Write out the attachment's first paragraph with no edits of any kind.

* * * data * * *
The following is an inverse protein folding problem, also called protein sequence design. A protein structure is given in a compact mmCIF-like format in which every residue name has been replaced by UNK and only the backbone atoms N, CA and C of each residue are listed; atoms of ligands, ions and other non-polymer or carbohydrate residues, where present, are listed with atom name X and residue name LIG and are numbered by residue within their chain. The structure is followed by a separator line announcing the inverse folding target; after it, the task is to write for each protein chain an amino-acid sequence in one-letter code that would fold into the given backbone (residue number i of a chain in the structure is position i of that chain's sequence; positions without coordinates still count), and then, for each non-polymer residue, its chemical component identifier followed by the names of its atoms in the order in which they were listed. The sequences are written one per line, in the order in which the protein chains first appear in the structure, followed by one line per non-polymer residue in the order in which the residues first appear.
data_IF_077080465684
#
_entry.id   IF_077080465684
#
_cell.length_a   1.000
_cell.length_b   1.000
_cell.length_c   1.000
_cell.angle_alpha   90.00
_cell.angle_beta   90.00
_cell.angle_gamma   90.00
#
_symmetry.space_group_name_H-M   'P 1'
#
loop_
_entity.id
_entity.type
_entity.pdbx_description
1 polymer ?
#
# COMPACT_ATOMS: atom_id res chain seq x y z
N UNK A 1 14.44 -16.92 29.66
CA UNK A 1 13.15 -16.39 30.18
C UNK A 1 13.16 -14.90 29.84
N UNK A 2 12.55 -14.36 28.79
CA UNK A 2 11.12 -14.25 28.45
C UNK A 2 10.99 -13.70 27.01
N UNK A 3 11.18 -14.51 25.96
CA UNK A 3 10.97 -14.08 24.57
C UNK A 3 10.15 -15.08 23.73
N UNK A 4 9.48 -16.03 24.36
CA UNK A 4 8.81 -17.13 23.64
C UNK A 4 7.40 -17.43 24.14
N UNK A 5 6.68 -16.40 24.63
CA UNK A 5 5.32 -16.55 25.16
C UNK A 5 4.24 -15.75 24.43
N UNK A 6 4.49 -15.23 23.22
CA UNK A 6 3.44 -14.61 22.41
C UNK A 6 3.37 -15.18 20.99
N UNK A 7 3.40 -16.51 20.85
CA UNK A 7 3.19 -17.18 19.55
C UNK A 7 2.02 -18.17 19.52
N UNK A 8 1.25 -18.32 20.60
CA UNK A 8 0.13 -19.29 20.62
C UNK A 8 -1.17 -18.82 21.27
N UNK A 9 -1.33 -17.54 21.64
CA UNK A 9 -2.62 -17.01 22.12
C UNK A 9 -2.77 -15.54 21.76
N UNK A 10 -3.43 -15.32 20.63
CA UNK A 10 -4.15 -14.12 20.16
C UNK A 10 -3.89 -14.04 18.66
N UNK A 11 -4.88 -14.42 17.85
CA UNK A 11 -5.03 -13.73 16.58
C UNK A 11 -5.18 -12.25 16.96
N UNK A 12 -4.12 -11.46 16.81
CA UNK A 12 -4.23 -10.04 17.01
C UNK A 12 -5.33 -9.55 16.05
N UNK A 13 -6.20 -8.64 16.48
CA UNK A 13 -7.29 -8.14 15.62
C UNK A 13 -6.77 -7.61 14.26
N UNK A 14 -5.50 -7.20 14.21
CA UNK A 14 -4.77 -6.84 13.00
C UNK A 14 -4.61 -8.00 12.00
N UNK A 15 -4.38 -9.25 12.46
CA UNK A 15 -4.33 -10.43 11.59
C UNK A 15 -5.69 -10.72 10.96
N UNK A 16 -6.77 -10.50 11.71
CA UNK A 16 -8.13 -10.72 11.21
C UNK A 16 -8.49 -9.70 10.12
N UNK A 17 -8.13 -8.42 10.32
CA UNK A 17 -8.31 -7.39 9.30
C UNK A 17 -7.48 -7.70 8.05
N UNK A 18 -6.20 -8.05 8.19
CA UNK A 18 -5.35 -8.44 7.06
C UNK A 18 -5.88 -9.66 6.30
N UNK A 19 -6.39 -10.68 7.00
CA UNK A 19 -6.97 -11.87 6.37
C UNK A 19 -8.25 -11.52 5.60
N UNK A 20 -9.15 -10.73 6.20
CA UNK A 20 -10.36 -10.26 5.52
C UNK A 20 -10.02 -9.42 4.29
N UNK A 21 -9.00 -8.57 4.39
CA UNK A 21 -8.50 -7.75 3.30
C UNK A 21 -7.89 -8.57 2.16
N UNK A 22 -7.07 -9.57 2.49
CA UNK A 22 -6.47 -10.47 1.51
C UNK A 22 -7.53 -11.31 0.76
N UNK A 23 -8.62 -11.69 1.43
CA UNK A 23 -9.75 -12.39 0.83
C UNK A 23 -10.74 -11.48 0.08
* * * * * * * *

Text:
The following is an inverse protein folding problem, also called protein sequence design. A protein structure is given in a compact mmCIF-like format in which every residue name has been replaced by UNK and only the backbone atoms N, CA and C of each residue are listed; atoms of ligands, ions and other non-polymer or carbohydrate residues, where present, are listed with atom name X and residue name LIG and are numbered by residue within their chain. The structure is followed by a separator line announcing the inverse folding target; after it, the task is to write for each protein chain an amino-acid sequence in one-letter code that would fold into the given backbone (residue number i of a chain in the structure is position i of that chain's sequence; positions without coordinates still count), and then, for each non-polymer residue, its chemical component identifier followed by the names of its atoms in the order in which they were listed. The sequences are written one per line, in the order in which the protein chains first appear in the structure, followed by one line per non-polymer residue in the order in which the residues first appear.